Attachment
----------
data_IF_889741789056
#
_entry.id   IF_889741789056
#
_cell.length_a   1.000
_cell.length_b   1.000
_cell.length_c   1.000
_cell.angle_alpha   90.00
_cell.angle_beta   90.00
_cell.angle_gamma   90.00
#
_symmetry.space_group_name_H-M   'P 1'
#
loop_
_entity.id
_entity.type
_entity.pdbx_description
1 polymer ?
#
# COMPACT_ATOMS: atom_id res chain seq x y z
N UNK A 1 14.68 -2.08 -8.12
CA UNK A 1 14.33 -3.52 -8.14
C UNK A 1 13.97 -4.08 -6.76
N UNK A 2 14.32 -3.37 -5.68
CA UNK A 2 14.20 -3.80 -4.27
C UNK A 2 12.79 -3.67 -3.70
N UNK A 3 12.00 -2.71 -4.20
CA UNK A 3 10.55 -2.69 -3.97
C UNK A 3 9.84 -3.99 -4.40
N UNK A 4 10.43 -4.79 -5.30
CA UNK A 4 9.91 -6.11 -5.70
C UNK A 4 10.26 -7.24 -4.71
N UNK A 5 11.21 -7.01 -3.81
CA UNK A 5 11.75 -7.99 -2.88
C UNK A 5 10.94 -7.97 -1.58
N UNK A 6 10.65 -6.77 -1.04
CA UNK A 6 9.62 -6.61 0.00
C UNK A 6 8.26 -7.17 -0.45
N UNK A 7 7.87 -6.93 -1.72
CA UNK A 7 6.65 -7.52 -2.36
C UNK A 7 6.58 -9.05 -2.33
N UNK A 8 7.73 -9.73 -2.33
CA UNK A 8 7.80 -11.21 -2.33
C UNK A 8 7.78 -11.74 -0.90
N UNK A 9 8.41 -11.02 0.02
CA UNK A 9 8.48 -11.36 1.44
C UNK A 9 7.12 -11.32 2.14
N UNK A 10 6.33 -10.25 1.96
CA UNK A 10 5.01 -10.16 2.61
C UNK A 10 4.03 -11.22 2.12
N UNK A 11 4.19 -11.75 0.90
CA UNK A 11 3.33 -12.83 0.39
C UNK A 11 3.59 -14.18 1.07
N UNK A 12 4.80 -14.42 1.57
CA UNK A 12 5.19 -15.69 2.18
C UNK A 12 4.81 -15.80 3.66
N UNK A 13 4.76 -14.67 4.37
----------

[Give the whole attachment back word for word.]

data_IF_889741789056
#
_entry.id   IF_889741789056
#
_cell.length_a   1.000
_cell.length_b   1.000
_cell.length_c   1.000
_cell.angle_alpha   90.00
_cell.angle_beta   90.00
_cell.angle_gamma   90.00
#
_symmetry.space_group_name_H-M   'P 1'
#
loop_
_entity.id
_entity.type
_entity.pdbx_description
1 polymer ?
#
# COMPACT_ATOMS: atom_id res chain seq x y z
N UNK A 1 14.68 -2.08 -8.12
CA UNK A 1 14.33 -3.52 -8.14
C UNK A 1 13.97 -4.08 -6.76
N UNK A 2 14.32 -3.37 -5.68
CA UNK A 2 14.20 -3.80 -4.27
C UNK A 2 12.79 -3.67 -3.70
N UNK A 3 12.00 -2.71 -4.20
CA UNK A 3 10.55 -2.69 -3.97
C UNK A 3 9.84 -3.99 -4.40
N UNK A 4 10.43 -4.79 -5.30
CA UNK A 4 9.91 -6.11 -5.70
C UNK A 4 10.26 -7.24 -4.71
N UNK A 5 11.21 -7.01 -3.81
CA UNK A 5 11.75 -7.99 -2.88
C UNK A 5 10.94 -7.97 -1.58
N UNK A 6 10.65 -6.77 -1.04
CA UNK A 6 9.62 -6.61 0.00
C UNK A 6 8.26 -7.17 -0.45
N UNK A 7 7.87 -6.93 -1.72
CA UNK A 7 6.65 -7.52 -2.36
C UNK A 7 6.58 -9.05 -2.33
N UNK A 8 7.73 -9.73 -2.33
CA UNK A 8 7.80 -11.21 -2.33
C UNK A 8 7.78 -11.74 -0.90
N UNK A 9 8.41 -11.02 0.02
CA UNK A 9 8.48 -11.36 1.44
C UNK A 9 7.12 -11.32 2.14
N UNK A 10 6.33 -10.25 1.96
CA UNK A 10 5.01 -10.16 2.61
C UNK A 10 4.03 -11.22 2.12
N UNK A 11 4.19 -11.75 0.90
CA UNK A 11 3.33 -12.83 0.39
C UNK A 11 3.59 -14.18 1.07
N UNK A 12 4.80 -14.42 1.57
CA UNK A 12 5.19 -15.69 2.18
C UNK A 12 4.81 -15.80 3.66
N UNK A 13 4.76 -14.67 4.37